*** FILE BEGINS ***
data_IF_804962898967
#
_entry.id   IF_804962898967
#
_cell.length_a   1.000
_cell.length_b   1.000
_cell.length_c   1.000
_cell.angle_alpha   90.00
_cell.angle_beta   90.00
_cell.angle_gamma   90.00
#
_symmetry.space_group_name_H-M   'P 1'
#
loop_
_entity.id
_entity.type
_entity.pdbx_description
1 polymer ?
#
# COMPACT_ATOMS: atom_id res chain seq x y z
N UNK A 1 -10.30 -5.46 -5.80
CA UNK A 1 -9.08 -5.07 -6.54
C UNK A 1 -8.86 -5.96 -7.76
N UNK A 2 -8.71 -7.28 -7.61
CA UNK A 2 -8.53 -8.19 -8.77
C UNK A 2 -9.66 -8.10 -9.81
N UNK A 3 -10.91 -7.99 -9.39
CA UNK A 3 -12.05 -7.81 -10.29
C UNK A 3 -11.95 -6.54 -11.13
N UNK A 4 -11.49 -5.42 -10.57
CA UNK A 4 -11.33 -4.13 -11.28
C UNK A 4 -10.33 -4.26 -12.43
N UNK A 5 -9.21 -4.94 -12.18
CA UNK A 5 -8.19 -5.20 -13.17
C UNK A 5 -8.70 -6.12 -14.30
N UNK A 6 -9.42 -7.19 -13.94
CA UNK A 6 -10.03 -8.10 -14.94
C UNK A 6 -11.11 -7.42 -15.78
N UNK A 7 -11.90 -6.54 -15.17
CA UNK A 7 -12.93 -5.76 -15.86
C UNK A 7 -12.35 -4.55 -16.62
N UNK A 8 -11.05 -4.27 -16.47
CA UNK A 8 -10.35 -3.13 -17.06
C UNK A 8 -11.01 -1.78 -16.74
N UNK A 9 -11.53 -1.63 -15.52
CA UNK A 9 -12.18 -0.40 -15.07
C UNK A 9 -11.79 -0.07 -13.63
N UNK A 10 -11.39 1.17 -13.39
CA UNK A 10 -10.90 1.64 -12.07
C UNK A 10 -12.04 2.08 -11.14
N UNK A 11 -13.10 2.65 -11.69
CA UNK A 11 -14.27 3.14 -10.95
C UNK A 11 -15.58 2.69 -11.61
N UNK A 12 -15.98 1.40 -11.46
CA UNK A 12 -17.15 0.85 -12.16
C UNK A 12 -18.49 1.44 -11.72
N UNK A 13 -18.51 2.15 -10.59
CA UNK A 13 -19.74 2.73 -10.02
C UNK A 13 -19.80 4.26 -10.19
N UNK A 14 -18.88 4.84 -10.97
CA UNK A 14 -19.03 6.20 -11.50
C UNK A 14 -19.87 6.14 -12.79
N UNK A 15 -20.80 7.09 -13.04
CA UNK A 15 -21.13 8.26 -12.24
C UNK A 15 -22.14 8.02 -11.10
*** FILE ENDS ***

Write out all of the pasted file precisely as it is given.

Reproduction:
data_IF_804962898967
#
_entry.id   IF_804962898967
#
_cell.length_a   1.000
_cell.length_b   1.000
_cell.length_c   1.000
_cell.angle_alpha   90.00
_cell.angle_beta   90.00
_cell.angle_gamma   90.00
#
_symmetry.space_group_name_H-M   'P 1'
#
loop_
_entity.id
_entity.type
_entity.pdbx_description
1 polymer ?
#
# COMPACT_ATOMS: atom_id res chain seq x y z
N UNK A 1 -10.30 -5.46 -5.80
CA UNK A 1 -9.08 -5.07 -6.54
C UNK A 1 -8.86 -5.96 -7.76
N UNK A 2 -8.71 -7.28 -7.61
CA UNK A 2 -8.53 -8.19 -8.77
C UNK A 2 -9.66 -8.10 -9.81
N UNK A 3 -10.91 -7.99 -9.39
CA UNK A 3 -12.05 -7.81 -10.29
C UNK A 3 -11.95 -6.54 -11.13
N UNK A 4 -11.49 -5.42 -10.57
CA UNK A 4 -11.33 -4.13 -11.28
C UNK A 4 -10.33 -4.26 -12.43
N UNK A 5 -9.21 -4.94 -12.18
CA UNK A 5 -8.19 -5.20 -13.17
C UNK A 5 -8.70 -6.12 -14.30
N UNK A 6 -9.42 -7.19 -13.94
CA UNK A 6 -10.03 -8.10 -14.94
C UNK A 6 -11.11 -7.42 -15.78
N UNK A 7 -11.90 -6.54 -15.17
CA UNK A 7 -12.93 -5.76 -15.86
C UNK A 7 -12.35 -4.55 -16.62
N UNK A 8 -11.05 -4.27 -16.47
CA UNK A 8 -10.35 -3.13 -17.06
C UNK A 8 -11.01 -1.78 -16.74
N UNK A 9 -11.53 -1.63 -15.52
CA UNK A 9 -12.18 -0.40 -15.07
C UNK A 9 -11.79 -0.07 -13.63
N UNK A 10 -11.39 1.17 -13.39
CA UNK A 10 -10.90 1.64 -12.07
C UNK A 10 -12.04 2.08 -11.14
N UNK A 11 -13.10 2.65 -11.69
CA UNK A 11 -14.27 3.14 -10.95
C UNK A 11 -15.58 2.69 -11.61
N UNK A 12 -15.98 1.40 -11.46
CA UNK A 12 -17.15 0.85 -12.16
C UNK A 12 -18.49 1.44 -11.72
N UNK A 13 -18.51 2.15 -10.59
CA UNK A 13 -19.74 2.73 -10.02
C UNK A 13 -19.80 4.26 -10.19
N UNK A 14 -18.88 4.84 -10.97
CA UNK A 14 -19.03 6.20 -11.50
C UNK A 14 -19.87 6.14 -12.79
N UNK A 15 -20.80 7.09 -13.04
CA UNK A 15 -21.13 8.26 -12.24
C UNK A 15 -22.14 8.02 -11.10